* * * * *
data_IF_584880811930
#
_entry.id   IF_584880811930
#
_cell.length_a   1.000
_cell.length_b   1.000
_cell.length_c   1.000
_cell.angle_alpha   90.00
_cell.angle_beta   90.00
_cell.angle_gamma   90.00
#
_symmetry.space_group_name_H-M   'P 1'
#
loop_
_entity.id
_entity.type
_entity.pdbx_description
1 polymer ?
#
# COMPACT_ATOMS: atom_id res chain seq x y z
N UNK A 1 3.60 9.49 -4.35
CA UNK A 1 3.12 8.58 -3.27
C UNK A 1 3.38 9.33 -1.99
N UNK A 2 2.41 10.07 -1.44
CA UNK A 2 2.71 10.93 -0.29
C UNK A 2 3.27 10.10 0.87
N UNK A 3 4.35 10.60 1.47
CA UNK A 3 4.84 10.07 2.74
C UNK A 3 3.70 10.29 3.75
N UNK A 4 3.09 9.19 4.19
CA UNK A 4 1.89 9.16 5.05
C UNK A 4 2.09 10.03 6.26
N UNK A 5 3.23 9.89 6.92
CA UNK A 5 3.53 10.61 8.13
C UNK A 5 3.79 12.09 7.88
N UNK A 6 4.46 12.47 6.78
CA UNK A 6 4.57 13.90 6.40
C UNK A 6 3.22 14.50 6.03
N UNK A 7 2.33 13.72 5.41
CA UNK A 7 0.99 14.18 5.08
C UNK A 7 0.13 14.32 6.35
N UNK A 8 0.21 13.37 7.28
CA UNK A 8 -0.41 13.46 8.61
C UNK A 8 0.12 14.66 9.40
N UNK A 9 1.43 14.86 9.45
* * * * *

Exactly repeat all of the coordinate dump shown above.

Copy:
data_IF_584880811930
#
_entry.id   IF_584880811930
#
_cell.length_a   1.000
_cell.length_b   1.000
_cell.length_c   1.000
_cell.angle_alpha   90.00
_cell.angle_beta   90.00
_cell.angle_gamma   90.00
#
_symmetry.space_group_name_H-M   'P 1'
#
loop_
_entity.id
_entity.type
_entity.pdbx_description
1 polymer ?
#
# COMPACT_ATOMS: atom_id res chain seq x y z
N UNK A 1 3.60 9.49 -4.35
CA UNK A 1 3.12 8.58 -3.27
C UNK A 1 3.38 9.33 -1.99
N UNK A 2 2.41 10.07 -1.44
CA UNK A 2 2.71 10.93 -0.29
C UNK A 2 3.27 10.10 0.87
N UNK A 3 4.35 10.60 1.47
CA UNK A 3 4.84 10.07 2.74
C UNK A 3 3.70 10.29 3.75
N UNK A 4 3.09 9.19 4.19
CA UNK A 4 1.89 9.16 5.05
C UNK A 4 2.09 10.03 6.26
N UNK A 5 3.23 9.89 6.92
CA UNK A 5 3.53 10.61 8.13
C UNK A 5 3.79 12.09 7.88
N UNK A 6 4.46 12.47 6.78
CA UNK A 6 4.57 13.90 6.40
C UNK A 6 3.22 14.50 6.03
N UNK A 7 2.33 13.72 5.41
CA UNK A 7 0.99 14.18 5.08
C UNK A 7 0.13 14.32 6.35
N UNK A 8 0.21 13.37 7.28
CA UNK A 8 -0.41 13.46 8.61
C UNK A 8 0.12 14.66 9.40
N UNK A 9 1.43 14.86 9.45